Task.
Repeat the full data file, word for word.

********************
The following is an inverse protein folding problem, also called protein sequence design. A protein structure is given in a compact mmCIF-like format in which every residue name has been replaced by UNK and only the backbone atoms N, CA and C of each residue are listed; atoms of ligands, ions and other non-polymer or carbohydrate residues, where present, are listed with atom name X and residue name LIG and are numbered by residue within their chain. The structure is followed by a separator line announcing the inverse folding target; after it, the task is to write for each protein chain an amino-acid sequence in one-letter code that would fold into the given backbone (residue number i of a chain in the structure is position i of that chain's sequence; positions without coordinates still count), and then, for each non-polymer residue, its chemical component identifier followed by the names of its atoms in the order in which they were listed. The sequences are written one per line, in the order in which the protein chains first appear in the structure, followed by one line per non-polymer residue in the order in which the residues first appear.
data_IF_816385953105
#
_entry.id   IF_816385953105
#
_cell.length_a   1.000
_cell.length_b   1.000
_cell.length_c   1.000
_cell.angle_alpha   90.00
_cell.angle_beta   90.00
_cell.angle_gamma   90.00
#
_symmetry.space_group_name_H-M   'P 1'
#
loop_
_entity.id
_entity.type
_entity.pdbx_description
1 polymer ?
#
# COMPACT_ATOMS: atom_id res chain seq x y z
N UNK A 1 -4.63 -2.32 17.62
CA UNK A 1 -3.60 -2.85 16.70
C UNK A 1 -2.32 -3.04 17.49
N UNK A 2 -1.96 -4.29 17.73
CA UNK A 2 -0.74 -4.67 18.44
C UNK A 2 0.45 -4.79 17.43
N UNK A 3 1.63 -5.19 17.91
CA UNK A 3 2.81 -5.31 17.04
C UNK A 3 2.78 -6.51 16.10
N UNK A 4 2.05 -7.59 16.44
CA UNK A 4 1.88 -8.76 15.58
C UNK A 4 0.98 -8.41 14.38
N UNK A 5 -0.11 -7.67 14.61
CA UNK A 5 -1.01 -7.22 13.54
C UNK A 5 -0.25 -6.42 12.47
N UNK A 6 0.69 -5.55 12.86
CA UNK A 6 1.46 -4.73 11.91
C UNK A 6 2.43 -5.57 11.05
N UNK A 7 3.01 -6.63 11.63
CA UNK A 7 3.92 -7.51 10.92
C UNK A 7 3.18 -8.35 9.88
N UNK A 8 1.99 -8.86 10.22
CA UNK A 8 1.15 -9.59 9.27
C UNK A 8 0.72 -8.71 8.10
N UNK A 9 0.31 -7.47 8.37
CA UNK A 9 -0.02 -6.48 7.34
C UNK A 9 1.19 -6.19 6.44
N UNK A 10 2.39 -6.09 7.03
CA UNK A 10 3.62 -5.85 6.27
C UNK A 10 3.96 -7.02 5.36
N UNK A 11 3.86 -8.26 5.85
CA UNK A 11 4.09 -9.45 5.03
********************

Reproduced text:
The following is an inverse protein folding problem, also called protein sequence design. A protein structure is given in a compact mmCIF-like format in which every residue name has been replaced by UNK and only the backbone atoms N, CA and C of each residue are listed; atoms of ligands, ions and other non-polymer or carbohydrate residues, where present, are listed with atom name X and residue name LIG and are numbered by residue within their chain. The structure is followed by a separator line announcing the inverse folding target; after it, the task is to write for each protein chain an amino-acid sequence in one-letter code that would fold into the given backbone (residue number i of a chain in the structure is position i of that chain's sequence; positions without coordinates still count), and then, for each non-polymer residue, its chemical component identifier followed by the names of its atoms in the order in which they were listed. The sequences are written one per line, in the order in which the protein chains first appear in the structure, followed by one line per non-polymer residue in the order in which the residues first appear.
data_IF_816385953105
#
_entry.id   IF_816385953105
#
_cell.length_a   1.000
_cell.length_b   1.000
_cell.length_c   1.000
_cell.angle_alpha   90.00
_cell.angle_beta   90.00
_cell.angle_gamma   90.00
#
_symmetry.space_group_name_H-M   'P 1'
#
loop_
_entity.id
_entity.type
_entity.pdbx_description
1 polymer ?
#
# COMPACT_ATOMS: atom_id res chain seq x y z
N UNK A 1 -4.63 -2.32 17.62
CA UNK A 1 -3.60 -2.85 16.70
C UNK A 1 -2.32 -3.04 17.49
N UNK A 2 -1.96 -4.29 17.73
CA UNK A 2 -0.74 -4.67 18.44
C UNK A 2 0.45 -4.79 17.43
N UNK A 3 1.63 -5.19 17.91
CA UNK A 3 2.81 -5.31 17.04
C UNK A 3 2.78 -6.51 16.10
N UNK A 4 2.05 -7.59 16.44
CA UNK A 4 1.88 -8.76 15.58
C UNK A 4 0.98 -8.41 14.38
N UNK A 5 -0.11 -7.67 14.61
CA UNK A 5 -1.01 -7.22 13.54
C UNK A 5 -0.25 -6.42 12.47
N UNK A 6 0.69 -5.55 12.86
CA UNK A 6 1.46 -4.73 11.91
C UNK A 6 2.43 -5.57 11.05
N UNK A 7 3.01 -6.63 11.63
CA UNK A 7 3.92 -7.51 10.92
C UNK A 7 3.18 -8.35 9.88
N UNK A 8 1.99 -8.86 10.22
CA UNK A 8 1.15 -9.59 9.27
C UNK A 8 0.72 -8.71 8.10
N UNK A 9 0.31 -7.47 8.37
CA UNK A 9 -0.02 -6.48 7.34
C UNK A 9 1.19 -6.19 6.44
N UNK A 10 2.39 -6.09 7.03
CA UNK A 10 3.62 -5.85 6.27
C UNK A 10 3.96 -7.02 5.36
N UNK A 11 3.86 -8.26 5.85
CA UNK A 11 4.09 -9.45 5.03